“And I said to my body softly, ‘I want to be your friend.’ It took a long breath and replied, ‘I’ve been waiting my whole life for this.’” ~Nayyirah Waheed
For more than half my life, I took care of my body “by the numbers.” Every day, I walked a certain number of steps, no matter how sore, sick, or tired I was. I worked a certain number of hours, often going without sleep in order to finish my work and check off all the numbered items on my to-do list, no matter how my body begged for rest.
For weeks I’d follow a strict diet, counting points or calories or carbs, ignoring hunger pains and my growling stomach. But when the diet was over, I’d stuff myself on sweets and junk food until I felt sick and ashamed. At the same time, I struggled to see a certain number on the scale and to fit into a certain dress size.
Not only was I miserable physically, but when I didn’t meet these “number goals,” I felt like a failure, and told myself there was something wrong with me.
Maybe some of this sounds familiar to you. Maybe you’re exercising though pain, working beyond exhaustion, and eating in ways that leave you feeling tired, bloated, or exhausted.
Maybe, like me, you’re blaming your body for not being strong enough, thin enough, tough enough, or just plain not good enough.
But here’s the truth: None of this is your body’s fault.
Whether you know it or not, your body is speaking to you all day long. It’s telling you on an ongoing basis what it needs to keep you healthy, comfortable, and happy.
The trouble is that we’ve all been taught to ignore what our bodies are telling us in order to please the people around us. From our earliest days we were told when and what to eat. We’re told how we should look, act, and live in order to fit in. And, over the years, we’ve learned to judge ourselves and our lives “by the numbers.”
But what if you decided to stop letting those numbers run your life and started listening to your body instead? What if you could trust that your body has a deep wisdom you can rely on to keep you healthy and strong?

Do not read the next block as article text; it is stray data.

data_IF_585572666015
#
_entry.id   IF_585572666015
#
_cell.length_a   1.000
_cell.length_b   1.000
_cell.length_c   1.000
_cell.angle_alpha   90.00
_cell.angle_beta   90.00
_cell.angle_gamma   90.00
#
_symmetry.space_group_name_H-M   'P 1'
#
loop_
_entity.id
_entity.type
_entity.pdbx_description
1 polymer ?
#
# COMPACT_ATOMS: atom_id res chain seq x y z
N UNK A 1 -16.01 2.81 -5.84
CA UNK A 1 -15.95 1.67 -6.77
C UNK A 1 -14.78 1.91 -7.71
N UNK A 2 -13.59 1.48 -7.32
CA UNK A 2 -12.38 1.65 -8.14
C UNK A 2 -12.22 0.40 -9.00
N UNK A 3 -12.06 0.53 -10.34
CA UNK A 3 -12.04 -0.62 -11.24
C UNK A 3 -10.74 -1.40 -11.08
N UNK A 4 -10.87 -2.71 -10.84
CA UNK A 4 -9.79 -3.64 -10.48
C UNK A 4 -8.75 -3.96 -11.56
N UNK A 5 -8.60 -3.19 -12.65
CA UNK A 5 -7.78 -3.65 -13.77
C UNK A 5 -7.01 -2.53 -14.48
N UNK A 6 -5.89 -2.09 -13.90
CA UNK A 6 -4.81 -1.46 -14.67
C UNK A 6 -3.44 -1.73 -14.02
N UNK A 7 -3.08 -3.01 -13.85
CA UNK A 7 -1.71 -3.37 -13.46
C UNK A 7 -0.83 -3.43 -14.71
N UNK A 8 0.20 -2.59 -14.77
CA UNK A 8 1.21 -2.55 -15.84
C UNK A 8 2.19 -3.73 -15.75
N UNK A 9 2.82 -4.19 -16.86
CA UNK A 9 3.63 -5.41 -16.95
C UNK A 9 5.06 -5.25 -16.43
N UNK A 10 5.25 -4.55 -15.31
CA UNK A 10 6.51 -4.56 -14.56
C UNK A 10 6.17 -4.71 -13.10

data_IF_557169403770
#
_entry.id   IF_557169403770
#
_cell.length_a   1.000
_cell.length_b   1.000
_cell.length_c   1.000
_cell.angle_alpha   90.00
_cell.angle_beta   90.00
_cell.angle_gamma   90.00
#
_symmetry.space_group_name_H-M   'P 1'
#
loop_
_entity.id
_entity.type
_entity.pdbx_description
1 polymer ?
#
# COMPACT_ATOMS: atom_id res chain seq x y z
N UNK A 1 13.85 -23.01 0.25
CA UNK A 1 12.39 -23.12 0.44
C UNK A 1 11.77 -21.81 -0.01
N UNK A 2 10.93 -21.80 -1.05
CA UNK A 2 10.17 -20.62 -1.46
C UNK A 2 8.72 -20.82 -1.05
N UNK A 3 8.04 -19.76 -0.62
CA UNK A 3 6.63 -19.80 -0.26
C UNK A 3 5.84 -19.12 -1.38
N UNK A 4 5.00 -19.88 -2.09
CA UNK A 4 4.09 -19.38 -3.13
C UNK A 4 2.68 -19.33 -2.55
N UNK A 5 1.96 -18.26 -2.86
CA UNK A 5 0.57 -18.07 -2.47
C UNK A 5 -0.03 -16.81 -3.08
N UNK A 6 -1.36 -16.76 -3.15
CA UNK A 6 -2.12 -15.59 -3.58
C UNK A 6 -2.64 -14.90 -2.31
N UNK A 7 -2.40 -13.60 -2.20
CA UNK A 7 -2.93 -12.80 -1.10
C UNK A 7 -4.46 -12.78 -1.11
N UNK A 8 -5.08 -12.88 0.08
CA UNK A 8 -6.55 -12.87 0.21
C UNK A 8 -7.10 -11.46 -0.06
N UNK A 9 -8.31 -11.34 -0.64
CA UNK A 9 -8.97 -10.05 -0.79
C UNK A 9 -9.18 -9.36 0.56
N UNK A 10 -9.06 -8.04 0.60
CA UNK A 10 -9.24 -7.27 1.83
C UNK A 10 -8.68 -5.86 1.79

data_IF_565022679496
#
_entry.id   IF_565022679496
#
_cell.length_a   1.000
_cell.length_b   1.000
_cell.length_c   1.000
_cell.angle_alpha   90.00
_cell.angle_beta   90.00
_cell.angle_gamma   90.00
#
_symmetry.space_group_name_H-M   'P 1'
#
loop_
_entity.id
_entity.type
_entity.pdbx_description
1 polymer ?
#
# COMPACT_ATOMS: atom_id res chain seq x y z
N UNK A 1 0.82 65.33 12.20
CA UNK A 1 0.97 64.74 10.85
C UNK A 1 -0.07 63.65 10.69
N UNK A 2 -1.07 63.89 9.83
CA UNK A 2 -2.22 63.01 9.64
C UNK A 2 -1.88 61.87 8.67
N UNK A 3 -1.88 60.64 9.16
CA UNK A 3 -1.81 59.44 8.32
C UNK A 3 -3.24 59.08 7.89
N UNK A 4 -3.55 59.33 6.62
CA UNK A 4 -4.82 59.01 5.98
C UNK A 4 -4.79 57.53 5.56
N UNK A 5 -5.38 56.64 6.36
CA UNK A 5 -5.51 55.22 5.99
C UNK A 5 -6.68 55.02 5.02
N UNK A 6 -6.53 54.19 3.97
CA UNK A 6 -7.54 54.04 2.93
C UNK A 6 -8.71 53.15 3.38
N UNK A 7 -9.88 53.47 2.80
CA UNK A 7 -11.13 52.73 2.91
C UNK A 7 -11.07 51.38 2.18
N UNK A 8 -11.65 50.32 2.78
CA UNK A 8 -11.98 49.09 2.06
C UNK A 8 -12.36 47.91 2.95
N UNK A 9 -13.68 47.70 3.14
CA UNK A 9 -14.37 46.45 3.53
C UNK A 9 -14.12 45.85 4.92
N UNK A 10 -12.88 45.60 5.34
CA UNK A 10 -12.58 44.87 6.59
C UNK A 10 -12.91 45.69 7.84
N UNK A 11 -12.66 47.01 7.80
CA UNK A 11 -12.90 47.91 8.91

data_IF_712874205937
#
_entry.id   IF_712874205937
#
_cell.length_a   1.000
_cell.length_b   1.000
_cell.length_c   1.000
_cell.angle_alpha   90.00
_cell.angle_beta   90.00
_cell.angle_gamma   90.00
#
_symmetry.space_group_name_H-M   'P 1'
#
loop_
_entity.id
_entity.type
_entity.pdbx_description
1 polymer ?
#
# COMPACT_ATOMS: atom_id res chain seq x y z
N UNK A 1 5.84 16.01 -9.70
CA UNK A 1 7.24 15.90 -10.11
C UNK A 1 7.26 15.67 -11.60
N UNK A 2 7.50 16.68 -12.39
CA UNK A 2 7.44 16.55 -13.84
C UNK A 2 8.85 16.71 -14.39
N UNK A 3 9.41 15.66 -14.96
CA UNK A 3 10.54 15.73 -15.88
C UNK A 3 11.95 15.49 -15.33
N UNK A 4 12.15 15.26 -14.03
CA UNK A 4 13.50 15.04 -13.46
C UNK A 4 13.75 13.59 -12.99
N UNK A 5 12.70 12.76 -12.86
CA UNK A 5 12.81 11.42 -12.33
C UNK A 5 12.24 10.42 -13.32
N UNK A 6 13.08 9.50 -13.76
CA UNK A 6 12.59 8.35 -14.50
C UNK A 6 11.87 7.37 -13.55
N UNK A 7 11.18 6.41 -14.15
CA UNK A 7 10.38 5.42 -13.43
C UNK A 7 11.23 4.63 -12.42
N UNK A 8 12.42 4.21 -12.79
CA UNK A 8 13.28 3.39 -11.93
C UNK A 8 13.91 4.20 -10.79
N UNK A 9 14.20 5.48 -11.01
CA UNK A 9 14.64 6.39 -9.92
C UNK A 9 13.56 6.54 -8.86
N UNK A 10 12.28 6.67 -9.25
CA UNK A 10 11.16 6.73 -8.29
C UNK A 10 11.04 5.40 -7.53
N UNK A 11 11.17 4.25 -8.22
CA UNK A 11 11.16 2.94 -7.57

Here are some techniques you can use to connect with your body in a way that helps you feel, hear, and then honor its needs. Try them all and see what works for you.
Listening to Your Body
1. Respect it.
Begin by thinking about and speaking to your body with love and respect. If you’re not sure how to do that, try repeating this.
I love you exactly the way you are.
I thank you for all the things you’ve done for me throughout my life.
I respect you for all the things you do for me daily.
I honor you for having the wisdom to know how to heal.
I trust you to take care of me, and I will take care of you.
I promise I will always listen to you and give you what you ask for to heal and thrive.
My beloved body, I will speak to you with love and care for you as long as we’re together.
Commit to replacing any negative thoughts you have about your body with thoughts of gratitude for how well your body works and how many ways it serves you throughout your day. If you’d like, pick the body part you like best, and resolve to replace any negative thoughts about your body with a positive thought about what you like about your nose or your hands or your teeth.
2. Connect body and mind.